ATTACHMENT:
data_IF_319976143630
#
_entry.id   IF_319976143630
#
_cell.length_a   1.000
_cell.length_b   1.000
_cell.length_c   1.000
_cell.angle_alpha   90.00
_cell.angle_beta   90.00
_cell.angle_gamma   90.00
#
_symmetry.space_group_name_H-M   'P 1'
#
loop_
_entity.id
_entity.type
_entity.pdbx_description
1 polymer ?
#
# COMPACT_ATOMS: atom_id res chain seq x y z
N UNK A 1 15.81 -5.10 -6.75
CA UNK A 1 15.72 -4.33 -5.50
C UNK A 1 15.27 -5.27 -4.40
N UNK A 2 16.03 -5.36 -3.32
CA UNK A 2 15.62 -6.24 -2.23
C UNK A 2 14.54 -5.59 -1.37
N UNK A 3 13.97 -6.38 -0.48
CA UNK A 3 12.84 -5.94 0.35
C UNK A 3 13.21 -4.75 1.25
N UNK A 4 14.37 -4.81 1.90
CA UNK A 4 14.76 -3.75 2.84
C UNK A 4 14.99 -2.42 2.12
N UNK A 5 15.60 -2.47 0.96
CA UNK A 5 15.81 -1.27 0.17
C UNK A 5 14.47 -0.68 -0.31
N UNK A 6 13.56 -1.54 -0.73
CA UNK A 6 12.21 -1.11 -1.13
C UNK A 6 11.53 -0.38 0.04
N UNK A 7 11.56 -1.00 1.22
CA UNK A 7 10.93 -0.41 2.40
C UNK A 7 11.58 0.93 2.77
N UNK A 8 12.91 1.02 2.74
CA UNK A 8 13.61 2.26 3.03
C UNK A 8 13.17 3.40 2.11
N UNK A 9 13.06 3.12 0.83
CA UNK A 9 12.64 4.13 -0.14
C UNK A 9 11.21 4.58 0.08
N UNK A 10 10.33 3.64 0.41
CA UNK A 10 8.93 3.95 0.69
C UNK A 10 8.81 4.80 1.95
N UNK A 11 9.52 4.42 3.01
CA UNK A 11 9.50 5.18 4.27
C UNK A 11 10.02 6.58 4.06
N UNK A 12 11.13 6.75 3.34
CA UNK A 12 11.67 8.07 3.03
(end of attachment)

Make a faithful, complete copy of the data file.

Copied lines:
data_IF_319976143630
#
_entry.id   IF_319976143630
#
_cell.length_a   1.000
_cell.length_b   1.000
_cell.length_c   1.000
_cell.angle_alpha   90.00
_cell.angle_beta   90.00
_cell.angle_gamma   90.00
#
_symmetry.space_group_name_H-M   'P 1'
#
loop_
_entity.id
_entity.type
_entity.pdbx_description
1 polymer ?
#
# COMPACT_ATOMS: atom_id res chain seq x y z
N UNK A 1 15.81 -5.10 -6.75
CA UNK A 1 15.72 -4.33 -5.50
C UNK A 1 15.27 -5.27 -4.40
N UNK A 2 16.03 -5.36 -3.32
CA UNK A 2 15.62 -6.24 -2.23
C UNK A 2 14.54 -5.59 -1.37
N UNK A 3 13.97 -6.38 -0.48
CA UNK A 3 12.84 -5.94 0.35
C UNK A 3 13.21 -4.75 1.25
N UNK A 4 14.37 -4.81 1.90
CA UNK A 4 14.76 -3.75 2.84
C UNK A 4 14.99 -2.42 2.12
N UNK A 5 15.60 -2.47 0.96
CA UNK A 5 15.81 -1.27 0.17
C UNK A 5 14.47 -0.68 -0.31
N UNK A 6 13.56 -1.54 -0.73
CA UNK A 6 12.21 -1.11 -1.13
C UNK A 6 11.53 -0.38 0.04
N UNK A 7 11.56 -1.00 1.22
CA UNK A 7 10.93 -0.41 2.40
C UNK A 7 11.58 0.93 2.77
N UNK A 8 12.91 1.02 2.74
CA UNK A 8 13.61 2.26 3.03
C UNK A 8 13.17 3.40 2.11
N UNK A 9 13.06 3.12 0.83
CA UNK A 9 12.64 4.13 -0.14
C UNK A 9 11.21 4.58 0.08
N UNK A 10 10.33 3.64 0.41
CA UNK A 10 8.93 3.95 0.69
C UNK A 10 8.81 4.80 1.95
N UNK A 11 9.52 4.42 3.01
CA UNK A 11 9.50 5.18 4.27
C UNK A 11 10.02 6.58 4.06
N UNK A 12 11.13 6.75 3.34
CA UNK A 12 11.67 8.07 3.03